Figure 6.: Construction, first floor
Figure 6.
Construction, first floor
Figure 7.: Construction, third floor
Figure 7.
Construction, third floor

Various campus library, business library and WSB staff worked diligently in the months of May, June and July to meet the August date.

The Fall semester started with students, faculty, and staff learning new places to access library and computer services. At the beginning of the semester there was a comprehensive communication plan implemented (signs, email, monitor messages, etc.) informing the WSB and University community what library and computer services were available and where those services were delivered.

The Fall and Spring semesters were a challenge to students and staff. Delivering services from temporary quarters is never easy for the service purveyors or consumers.

During the Spring semester, the inventory of space within the Business Learning Commons was finalized. Below is that inventory.

First Floor

  • Finance and Analytics Lab (45 seats, 45 computers, 20 large screens, financial software)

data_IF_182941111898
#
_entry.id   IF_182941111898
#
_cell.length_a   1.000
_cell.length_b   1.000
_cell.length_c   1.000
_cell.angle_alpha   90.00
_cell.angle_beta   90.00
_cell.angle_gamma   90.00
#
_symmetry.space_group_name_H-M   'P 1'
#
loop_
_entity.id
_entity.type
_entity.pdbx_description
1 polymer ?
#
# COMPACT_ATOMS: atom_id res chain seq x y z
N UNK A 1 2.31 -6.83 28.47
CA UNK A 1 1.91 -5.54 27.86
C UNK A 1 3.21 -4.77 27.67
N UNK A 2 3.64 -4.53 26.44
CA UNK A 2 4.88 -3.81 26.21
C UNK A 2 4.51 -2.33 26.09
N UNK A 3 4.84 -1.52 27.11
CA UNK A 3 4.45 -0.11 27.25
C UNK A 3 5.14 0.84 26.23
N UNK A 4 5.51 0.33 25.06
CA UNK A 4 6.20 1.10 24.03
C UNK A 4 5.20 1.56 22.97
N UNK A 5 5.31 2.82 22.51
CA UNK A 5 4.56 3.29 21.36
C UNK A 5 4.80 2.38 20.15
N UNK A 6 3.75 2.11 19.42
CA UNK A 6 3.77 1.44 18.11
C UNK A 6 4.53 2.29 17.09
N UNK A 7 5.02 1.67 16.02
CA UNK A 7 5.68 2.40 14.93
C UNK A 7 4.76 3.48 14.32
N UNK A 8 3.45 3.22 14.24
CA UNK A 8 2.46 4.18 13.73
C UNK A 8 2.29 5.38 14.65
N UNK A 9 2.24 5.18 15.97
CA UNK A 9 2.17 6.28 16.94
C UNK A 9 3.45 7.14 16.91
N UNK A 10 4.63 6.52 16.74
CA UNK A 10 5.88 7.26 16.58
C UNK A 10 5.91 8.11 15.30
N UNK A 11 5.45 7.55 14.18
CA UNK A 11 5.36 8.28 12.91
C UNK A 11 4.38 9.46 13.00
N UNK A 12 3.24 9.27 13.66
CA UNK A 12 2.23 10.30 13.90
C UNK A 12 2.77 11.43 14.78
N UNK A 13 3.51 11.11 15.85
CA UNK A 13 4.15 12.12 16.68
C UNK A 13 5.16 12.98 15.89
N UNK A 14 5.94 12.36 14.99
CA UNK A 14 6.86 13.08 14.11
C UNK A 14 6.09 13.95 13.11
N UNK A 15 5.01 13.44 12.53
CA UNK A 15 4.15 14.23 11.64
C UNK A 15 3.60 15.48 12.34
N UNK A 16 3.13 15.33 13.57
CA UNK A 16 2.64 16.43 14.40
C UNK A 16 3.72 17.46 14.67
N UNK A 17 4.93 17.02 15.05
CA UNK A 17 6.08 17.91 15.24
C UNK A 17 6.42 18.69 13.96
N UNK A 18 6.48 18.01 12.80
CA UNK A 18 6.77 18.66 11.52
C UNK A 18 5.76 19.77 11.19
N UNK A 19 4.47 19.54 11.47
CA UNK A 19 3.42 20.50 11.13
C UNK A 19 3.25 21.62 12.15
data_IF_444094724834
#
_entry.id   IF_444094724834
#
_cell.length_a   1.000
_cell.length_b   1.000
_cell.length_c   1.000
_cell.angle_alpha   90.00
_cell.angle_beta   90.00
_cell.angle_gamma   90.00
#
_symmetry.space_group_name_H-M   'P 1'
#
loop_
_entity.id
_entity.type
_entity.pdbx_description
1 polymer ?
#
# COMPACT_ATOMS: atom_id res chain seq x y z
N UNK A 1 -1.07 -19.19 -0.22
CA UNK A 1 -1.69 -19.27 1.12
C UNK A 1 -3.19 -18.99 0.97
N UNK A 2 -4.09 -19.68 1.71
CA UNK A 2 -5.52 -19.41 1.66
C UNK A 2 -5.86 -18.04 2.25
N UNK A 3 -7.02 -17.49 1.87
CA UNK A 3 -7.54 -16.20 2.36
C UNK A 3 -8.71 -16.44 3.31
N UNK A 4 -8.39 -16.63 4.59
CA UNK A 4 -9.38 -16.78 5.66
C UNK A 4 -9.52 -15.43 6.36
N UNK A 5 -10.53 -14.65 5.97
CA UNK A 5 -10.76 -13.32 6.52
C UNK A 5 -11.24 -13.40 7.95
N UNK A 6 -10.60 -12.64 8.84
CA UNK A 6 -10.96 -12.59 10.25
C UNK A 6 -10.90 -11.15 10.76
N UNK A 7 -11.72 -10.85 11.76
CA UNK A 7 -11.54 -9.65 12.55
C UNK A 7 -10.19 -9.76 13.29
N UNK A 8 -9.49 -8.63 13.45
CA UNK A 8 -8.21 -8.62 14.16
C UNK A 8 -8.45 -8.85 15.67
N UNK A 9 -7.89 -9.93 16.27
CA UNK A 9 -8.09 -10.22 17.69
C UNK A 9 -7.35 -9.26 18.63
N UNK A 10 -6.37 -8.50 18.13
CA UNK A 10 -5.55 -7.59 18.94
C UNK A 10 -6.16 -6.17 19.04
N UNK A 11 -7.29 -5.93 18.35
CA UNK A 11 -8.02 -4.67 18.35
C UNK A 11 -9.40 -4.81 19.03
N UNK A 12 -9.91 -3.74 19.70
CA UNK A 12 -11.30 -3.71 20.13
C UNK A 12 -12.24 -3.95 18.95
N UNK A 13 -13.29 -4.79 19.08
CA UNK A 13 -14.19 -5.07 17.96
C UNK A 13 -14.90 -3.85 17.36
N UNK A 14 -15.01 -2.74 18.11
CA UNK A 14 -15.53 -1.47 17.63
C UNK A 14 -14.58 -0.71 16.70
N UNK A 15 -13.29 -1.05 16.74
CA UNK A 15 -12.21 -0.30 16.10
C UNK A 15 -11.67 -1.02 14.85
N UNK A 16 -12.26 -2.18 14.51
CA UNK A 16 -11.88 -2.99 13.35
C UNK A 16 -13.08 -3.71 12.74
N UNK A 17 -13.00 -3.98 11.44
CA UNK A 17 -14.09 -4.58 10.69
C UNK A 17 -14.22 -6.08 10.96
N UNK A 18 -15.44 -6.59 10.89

• Huber Undergraduate Computer Lab (52 computers and 2 printers)
  • First floor service desk
  • Digital Copy Center
  • Three gender neutral bathrooms
  • Water fountain

Second Floor

  • Five Active Learning Classrooms (25 person capacity, chairs and tables)
  • Four staff offices
  • Back office space for library operations
  • Two breakout rooms
  • Second floor service desk (shelves for reserve collection)
  • Seating (53 tables and 178 chairs)
  • Nine computers and two printers
  • Vending machines

Third Floor

  • Eight breakout rooms
  • Seating (25 tables and 168 chairs)
  • 26,000 linear inches of static shelving (wall and stand-alone shelving)

There is a glass stairwell and an elevator that provides access to all of the floors of the Business Learning Commons.

Figure 8.: First floor stairwell
Figure 8.
First floor stairwell
Figure 9.: Second floor
Figure 9.
Second floor